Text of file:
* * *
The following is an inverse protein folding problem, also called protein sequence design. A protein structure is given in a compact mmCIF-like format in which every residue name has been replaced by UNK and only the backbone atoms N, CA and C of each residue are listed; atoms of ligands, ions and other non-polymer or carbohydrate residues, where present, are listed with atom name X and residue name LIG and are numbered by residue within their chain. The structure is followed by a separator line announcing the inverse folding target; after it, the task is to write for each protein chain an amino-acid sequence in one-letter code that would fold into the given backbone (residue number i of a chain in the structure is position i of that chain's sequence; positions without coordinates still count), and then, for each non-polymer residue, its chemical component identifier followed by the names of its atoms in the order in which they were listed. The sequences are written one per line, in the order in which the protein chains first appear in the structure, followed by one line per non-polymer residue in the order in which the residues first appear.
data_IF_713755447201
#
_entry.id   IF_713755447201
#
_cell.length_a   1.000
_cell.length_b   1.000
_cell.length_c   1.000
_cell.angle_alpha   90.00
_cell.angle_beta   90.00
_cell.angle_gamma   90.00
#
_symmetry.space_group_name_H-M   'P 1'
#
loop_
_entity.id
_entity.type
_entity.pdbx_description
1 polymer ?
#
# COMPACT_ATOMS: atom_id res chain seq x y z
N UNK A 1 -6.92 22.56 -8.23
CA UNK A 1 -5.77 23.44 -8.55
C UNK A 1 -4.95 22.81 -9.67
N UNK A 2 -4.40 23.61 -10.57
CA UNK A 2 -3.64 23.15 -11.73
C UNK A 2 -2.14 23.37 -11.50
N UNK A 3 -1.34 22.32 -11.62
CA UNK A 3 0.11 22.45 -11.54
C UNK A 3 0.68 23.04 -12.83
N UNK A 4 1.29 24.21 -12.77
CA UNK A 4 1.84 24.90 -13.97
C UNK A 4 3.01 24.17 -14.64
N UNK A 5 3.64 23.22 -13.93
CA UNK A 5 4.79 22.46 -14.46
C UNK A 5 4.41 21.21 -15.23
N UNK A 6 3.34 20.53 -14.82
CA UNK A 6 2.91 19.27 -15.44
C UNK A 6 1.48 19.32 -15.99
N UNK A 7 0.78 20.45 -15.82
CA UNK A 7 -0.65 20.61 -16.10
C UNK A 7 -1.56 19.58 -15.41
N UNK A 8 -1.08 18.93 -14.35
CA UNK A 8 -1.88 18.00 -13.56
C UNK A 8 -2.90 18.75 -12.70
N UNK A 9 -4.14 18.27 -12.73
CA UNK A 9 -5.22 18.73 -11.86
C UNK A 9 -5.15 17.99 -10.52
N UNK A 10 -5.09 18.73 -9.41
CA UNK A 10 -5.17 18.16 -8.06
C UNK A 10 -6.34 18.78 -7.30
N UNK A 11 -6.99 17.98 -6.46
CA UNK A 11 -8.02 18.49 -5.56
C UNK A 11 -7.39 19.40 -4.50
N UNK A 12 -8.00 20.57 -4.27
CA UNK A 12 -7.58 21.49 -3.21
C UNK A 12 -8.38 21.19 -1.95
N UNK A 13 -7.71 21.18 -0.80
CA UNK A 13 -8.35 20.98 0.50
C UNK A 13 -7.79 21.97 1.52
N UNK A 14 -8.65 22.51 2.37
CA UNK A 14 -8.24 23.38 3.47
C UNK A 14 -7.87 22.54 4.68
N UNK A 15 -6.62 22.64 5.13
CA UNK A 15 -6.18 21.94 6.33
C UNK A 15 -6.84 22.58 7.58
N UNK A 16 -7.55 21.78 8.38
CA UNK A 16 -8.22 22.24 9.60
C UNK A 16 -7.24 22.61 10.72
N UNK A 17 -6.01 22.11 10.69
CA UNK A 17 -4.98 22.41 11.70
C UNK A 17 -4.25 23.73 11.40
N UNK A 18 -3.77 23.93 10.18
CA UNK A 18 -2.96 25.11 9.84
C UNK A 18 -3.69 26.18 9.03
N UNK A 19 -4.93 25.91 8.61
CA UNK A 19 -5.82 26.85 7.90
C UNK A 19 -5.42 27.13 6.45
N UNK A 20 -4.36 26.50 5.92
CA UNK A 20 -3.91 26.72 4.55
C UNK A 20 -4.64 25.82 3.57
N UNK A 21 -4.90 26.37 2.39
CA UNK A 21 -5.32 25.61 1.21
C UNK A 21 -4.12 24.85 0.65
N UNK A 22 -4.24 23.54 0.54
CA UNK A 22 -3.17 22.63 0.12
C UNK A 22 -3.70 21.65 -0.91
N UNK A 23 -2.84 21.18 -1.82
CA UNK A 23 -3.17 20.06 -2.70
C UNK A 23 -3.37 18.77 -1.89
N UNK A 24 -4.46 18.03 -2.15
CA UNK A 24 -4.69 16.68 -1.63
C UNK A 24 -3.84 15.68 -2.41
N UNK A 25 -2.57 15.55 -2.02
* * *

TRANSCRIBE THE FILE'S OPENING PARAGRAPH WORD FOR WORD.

The following is an inverse protein folding problem, also called protein sequence design. A protein structure is given in a compact mmCIF-like format in which every residue name has been replaced by UNK and only the backbone atoms N, CA and C of each residue are listed; atoms of ligands, ions and other non-polymer or carbohydrate residues, where present, are listed with atom name X and residue name LIG and are numbered by residue within their chain. The structure is followed by a separator line announcing the inverse folding target; after it, the task is to write for each protein chain an amino-acid sequence in one-letter code that would fold into the given backbone (residue number i of a chain in the structure is position i of that chain's sequence; positions without coordinates still count), and then, for each non-polymer residue, its chemical component identifier followed by the names of its atoms in the order in which they were listed. The sequences are written one per line, in the order in which the protein chains first appear in the structure, followed by one line per non-polymer residue in the order in which the residues first appear.